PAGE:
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Old 22-03-2015, 17:56   #1
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From tiller to wheel, the mechanics

Okay, I'm thinking about changing from tiller to wheel for a couple reasons. But that's not what this post is about it's about the way I would like to do it. Instead of cables, pulleys, quadrant etc.. I'm thinking of something more direct. This is on a 1963 Islander 32, the rudder post extends from the cockpit floor at about 60 degrees. I want to come off of that with a "U-Joint" type coupler or maybe more like a double (constant velocity) style. This would change the angle to more perpendicular to the cockpit floor. From there, a shaft up through a pedestal, where it would hit bevel gears and connect to the steering wheel. This application would be a direct connect from the wheel to the rudder with only the bevel gears making any possible type of reduction (or increase) of effort. Just want to know if this sounds reasonable and if I'll be able to turn the wheel in heavy weather. What do you think?
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Old 22-03-2015, 18:12   #2
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Re: From tiller to wheel, the mechanics

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Originally Posted by Nikolina View Post
Okay, I'm thinking about changing from tiller to wheel for a couple reasons. But that's not what this post is about it's about the way I would like to do it. Instead of cables, pulleys, quadrant etc.. I'm thinking of something more direct. This is on a 1963 Islander 32, the rudder post extends from the cockpit floor at about 60 degrees. I want to come off of that with a "U-Joint" type coupler or maybe more like a double (constant velocity) style. This would change the angle to more perpendicular to the cockpit floor. From there, a shaft up through a pedestal, where it would hit bevel gears and connect to the steering wheel. This application would be a direct connect from the wheel to the rudder with only the bevel gears making any possible type of reduction (or increase) of effort. Just want to know if this sounds reasonable and if I'll be able to turn the wheel in heavy weather. What do you think?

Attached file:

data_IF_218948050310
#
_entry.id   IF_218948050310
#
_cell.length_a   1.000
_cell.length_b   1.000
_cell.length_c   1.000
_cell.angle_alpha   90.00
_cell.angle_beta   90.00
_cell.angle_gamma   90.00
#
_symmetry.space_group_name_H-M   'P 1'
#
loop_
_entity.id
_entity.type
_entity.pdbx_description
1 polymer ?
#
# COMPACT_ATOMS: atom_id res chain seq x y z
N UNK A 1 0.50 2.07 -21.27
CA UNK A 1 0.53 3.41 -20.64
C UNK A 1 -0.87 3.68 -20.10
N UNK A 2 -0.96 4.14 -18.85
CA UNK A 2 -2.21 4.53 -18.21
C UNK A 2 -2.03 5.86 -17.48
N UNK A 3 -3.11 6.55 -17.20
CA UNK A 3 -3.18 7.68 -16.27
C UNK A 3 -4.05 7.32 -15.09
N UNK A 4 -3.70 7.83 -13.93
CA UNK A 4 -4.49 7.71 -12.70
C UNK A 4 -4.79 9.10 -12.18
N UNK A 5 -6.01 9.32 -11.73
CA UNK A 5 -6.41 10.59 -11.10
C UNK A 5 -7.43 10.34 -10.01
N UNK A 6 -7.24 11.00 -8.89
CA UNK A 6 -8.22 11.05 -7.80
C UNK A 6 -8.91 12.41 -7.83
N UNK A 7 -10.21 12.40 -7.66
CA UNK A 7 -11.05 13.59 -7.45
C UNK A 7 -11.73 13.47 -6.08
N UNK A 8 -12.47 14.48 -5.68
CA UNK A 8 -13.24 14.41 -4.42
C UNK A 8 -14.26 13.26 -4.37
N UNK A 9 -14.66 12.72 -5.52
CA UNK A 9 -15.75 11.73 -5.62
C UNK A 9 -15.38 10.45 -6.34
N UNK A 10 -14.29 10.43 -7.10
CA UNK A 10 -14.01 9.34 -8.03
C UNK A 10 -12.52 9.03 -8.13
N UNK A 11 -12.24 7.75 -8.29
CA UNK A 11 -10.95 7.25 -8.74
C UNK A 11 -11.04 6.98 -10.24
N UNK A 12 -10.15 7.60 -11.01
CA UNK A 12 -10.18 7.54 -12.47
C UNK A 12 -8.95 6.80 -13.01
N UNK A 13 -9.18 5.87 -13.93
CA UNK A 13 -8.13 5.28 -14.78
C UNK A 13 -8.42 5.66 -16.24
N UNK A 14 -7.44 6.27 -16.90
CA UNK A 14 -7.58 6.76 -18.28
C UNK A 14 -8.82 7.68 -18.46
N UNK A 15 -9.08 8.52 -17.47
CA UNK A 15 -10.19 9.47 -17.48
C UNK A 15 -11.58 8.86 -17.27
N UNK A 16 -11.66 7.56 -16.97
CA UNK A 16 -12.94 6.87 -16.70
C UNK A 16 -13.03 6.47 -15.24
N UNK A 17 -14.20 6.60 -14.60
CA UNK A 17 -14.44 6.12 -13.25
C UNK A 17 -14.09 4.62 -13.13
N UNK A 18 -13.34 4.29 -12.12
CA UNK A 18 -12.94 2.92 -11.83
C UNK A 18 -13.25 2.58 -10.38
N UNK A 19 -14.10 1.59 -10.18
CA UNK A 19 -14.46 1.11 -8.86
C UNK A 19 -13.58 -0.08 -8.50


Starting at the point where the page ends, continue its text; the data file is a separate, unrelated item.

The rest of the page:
I'm dubious. Are you doing this as a hobby? Are you going to spec this and machine it yourself? If you do build it, what will you do next, wire up your own satnav?

I'm sort of having fun with you because I think this is unnecessary and impractical. But at the same time I admire projects like this that actually get accomplished. I have several that I'm working on myself!
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Old 22-03-2015, 18:28   #3
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Re: From tiller to wheel, the mechanics

Thanks Ryon, I don't think it's really that hard to do. I've done things harder like staying married for 28 years, rasing three kids, climb mountains, own a business oh did I tell you I have a Jack Russel, that's hard right there! I'm not much into electronics unless it has to do with welding so I don't think I'll be looking into a satnav, and getting out of bed is unnecessary and impractical, but we do that!
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Old 22-03-2015, 20:08   #4
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Re: From tiller to wheel, the mechanics

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I'm dubious. Are you doing this as a hobby? Are you going to spec this and machine it yourself? If you do build it, what will you do next, wire up your own satnav?

I'm sort of having fun with you because I think this is unnecessary and impractical. But at the same time I admire projects like this that actually get accomplished. I have several that I'm working on myself!